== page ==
NASA Twins Study: Extended Space Stay Alters Astronaut's DNA

Study NASA Astronaut Scott Kelly's DNA Changed in Space
Study NASA Astronaut Scott Kelly's DNA Changed in Space
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16 March, 2018

After a year at the International Space Station - the longest time an American has spent outside our planet - NASA astronaut Scott Kelly returned to Earth with changes in his DNA At first glance astronaut Scott Kelly and his brother Mark look exactly the same.

Kelly, now retired from Nasa, and his twin were no longer genetically the same. The National Aeronautics and Space Administration used this knowledge to conduct an experiment, hoping to learn if space travel effected human DNA on a fundamental level.

Spending a year in space not only changes your outlook, it transforms your genes.

Scott spent a year on the International Space Station while Mark remained on Earth. Since then the agency has extensively tested the effects on his body, and compared him to his (formerly) identical twin to assess the changes.

"By measuring large numbers of metabolites, cytokines, and proteins, researchers learned that spaceflight is associated with oxygen deprivation stress, increased inflammation, and dramatic nutrient shifts that affect gene expression..."

As such, the Twin Study was intrinsic to NASA's efforts to prepare for its proposed "Journey to Mars", which is expected to take place sometime in the 2030s. Scott, on the other hand, spent nearly a year orbiting the Earth on a mission that started in March 2015.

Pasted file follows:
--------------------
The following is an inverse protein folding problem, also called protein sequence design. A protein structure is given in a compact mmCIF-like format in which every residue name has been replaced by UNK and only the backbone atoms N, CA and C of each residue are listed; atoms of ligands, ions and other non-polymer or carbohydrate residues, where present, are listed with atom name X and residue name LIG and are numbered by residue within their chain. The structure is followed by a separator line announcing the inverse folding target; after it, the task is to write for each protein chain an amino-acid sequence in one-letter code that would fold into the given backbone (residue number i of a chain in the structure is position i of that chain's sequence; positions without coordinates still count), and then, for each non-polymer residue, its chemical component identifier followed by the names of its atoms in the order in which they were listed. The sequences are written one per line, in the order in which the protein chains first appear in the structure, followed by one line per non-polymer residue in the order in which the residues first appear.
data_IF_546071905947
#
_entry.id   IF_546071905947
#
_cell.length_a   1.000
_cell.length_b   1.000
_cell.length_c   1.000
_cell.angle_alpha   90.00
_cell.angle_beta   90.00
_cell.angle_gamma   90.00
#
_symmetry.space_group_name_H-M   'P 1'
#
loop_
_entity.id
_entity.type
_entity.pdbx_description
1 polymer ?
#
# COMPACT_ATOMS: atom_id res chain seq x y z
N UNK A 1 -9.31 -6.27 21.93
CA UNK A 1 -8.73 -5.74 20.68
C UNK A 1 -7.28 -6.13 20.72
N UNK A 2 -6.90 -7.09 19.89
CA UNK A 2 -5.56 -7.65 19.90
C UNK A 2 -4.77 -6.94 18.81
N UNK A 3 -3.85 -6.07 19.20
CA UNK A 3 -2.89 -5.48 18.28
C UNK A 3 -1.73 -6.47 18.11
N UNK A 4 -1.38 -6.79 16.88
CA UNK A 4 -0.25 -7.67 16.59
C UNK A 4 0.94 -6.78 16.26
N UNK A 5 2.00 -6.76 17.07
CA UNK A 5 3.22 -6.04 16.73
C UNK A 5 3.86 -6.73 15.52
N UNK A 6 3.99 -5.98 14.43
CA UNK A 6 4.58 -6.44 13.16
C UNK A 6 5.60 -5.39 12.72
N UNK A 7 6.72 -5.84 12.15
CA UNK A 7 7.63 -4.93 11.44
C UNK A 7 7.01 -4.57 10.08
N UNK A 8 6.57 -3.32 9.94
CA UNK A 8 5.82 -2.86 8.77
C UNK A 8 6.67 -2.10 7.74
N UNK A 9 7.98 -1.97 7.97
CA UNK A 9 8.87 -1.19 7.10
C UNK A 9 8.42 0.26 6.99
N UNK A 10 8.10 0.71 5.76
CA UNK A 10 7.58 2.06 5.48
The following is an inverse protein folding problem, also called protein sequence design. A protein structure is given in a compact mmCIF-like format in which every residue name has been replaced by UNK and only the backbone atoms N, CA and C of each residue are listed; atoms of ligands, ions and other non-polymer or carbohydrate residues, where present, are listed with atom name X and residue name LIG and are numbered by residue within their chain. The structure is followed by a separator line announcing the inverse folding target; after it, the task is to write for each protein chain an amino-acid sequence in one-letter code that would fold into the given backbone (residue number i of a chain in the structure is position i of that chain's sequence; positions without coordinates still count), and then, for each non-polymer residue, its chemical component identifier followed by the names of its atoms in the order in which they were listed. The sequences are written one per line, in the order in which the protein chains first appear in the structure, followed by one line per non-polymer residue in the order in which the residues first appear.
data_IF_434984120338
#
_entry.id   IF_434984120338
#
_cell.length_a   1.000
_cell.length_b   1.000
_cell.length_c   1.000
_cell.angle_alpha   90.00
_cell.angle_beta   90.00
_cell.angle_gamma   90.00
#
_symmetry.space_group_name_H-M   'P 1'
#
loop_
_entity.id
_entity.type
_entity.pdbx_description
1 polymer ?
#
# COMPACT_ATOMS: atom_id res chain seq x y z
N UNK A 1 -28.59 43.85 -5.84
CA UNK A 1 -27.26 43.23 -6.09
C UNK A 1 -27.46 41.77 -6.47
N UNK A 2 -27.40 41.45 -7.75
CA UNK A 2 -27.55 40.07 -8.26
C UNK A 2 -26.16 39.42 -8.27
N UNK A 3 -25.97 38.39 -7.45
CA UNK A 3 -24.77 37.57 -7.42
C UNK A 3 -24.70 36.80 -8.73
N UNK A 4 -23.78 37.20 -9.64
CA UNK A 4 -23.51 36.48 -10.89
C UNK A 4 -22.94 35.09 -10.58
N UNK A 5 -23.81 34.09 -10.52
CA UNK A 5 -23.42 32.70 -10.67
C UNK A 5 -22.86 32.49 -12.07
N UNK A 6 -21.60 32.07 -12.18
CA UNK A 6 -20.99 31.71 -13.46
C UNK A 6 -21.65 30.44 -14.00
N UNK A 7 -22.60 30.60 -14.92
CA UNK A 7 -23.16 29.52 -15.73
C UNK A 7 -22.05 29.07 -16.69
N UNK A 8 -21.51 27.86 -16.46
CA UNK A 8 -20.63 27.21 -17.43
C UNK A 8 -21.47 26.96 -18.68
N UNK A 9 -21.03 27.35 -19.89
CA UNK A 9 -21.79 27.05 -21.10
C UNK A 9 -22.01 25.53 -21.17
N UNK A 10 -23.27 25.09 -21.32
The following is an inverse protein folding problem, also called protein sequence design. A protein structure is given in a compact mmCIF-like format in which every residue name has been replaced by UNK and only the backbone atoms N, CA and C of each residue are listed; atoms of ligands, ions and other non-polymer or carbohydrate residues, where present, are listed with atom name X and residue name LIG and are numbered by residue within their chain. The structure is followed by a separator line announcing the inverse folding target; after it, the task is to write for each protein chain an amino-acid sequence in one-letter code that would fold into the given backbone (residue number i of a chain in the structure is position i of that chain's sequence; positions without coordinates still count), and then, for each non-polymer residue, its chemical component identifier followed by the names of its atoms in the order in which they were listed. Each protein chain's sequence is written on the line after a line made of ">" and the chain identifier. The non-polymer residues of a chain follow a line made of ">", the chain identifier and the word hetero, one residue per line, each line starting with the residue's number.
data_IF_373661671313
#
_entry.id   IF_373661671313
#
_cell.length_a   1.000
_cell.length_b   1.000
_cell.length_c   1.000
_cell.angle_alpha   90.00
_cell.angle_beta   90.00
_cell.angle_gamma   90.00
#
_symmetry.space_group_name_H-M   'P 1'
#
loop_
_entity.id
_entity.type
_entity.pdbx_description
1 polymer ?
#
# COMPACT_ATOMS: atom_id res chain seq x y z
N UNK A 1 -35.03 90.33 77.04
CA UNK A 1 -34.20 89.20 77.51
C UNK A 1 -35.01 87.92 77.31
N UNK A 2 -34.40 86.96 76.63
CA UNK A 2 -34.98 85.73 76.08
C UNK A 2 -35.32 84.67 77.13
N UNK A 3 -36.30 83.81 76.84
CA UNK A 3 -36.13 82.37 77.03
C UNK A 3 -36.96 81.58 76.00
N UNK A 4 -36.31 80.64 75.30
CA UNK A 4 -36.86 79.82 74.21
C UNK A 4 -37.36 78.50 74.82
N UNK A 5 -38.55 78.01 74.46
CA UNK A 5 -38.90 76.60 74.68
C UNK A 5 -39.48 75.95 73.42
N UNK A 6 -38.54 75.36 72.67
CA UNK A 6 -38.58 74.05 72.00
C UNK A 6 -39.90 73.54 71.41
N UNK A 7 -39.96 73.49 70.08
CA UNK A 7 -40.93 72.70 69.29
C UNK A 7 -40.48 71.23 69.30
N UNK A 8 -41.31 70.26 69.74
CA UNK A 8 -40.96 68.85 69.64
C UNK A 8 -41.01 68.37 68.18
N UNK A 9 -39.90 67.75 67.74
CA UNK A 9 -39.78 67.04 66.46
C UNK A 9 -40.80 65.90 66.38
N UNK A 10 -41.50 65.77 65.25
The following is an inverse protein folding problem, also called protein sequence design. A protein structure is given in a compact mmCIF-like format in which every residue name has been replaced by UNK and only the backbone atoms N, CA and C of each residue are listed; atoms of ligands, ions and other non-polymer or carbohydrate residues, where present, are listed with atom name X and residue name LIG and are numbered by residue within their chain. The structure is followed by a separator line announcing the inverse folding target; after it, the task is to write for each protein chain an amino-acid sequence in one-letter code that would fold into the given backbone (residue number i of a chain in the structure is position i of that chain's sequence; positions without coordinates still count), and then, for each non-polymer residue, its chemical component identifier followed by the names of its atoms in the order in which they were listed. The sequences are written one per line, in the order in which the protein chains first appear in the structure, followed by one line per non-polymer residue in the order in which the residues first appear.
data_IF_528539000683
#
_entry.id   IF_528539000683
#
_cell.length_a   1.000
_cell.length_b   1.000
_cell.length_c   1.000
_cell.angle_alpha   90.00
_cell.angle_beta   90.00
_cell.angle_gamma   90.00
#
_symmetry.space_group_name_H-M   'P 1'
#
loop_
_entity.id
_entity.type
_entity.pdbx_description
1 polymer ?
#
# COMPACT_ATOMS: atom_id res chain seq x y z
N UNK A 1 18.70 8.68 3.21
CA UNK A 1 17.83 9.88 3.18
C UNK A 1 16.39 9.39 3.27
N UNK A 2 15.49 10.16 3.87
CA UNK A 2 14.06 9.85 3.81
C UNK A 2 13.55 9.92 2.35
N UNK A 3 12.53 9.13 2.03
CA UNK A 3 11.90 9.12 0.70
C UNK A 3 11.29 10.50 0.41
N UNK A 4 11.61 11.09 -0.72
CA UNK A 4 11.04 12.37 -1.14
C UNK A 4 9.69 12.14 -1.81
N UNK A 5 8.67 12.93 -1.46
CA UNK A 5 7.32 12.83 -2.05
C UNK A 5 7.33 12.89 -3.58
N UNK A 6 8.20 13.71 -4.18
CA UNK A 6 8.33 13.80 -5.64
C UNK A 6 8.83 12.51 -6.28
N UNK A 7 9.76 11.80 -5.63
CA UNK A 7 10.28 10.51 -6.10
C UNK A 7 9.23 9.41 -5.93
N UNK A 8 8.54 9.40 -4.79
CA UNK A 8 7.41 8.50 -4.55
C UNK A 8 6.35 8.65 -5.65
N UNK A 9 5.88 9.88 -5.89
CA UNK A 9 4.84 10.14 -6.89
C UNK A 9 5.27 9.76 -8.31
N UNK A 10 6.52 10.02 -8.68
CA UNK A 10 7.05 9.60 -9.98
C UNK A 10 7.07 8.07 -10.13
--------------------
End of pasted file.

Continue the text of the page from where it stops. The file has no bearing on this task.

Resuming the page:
Bascom also points out that it takes a lot less than space travel to alter how open or closed genes are for interpretation. The other 93 percent of his genes quickly returned to normal.

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About 7 percent of Scott's genes may have longer-term changes in expression after spaceflight, in areas such as DNA fix, the immune system, how bones are formed, hypoxia (an oxygen deficiency in the tissues), and hypercapnia (excessive carbon dioxide in the bloodstream).

The study itself focused on four categories of research split into 10 investigations to evaluate the identical twin astronauts Scott and Mark Kelly.

Mark and Scott were the only identical twin astronauts in history.

In a press release, NASA said some of Scott's bodily changes returned to normal within hours and days of landing.

The Twins Study Investigators came from around the country to meet and share their final research results at the annual Human Research Program Investigators' Workshop held in Galveston, Texas in January 2018.

For example, researchers reported that Scott Kelly's telomeres-end caps of chromosomes that typically shorten as a person ages-became significantly longer while he was in space.


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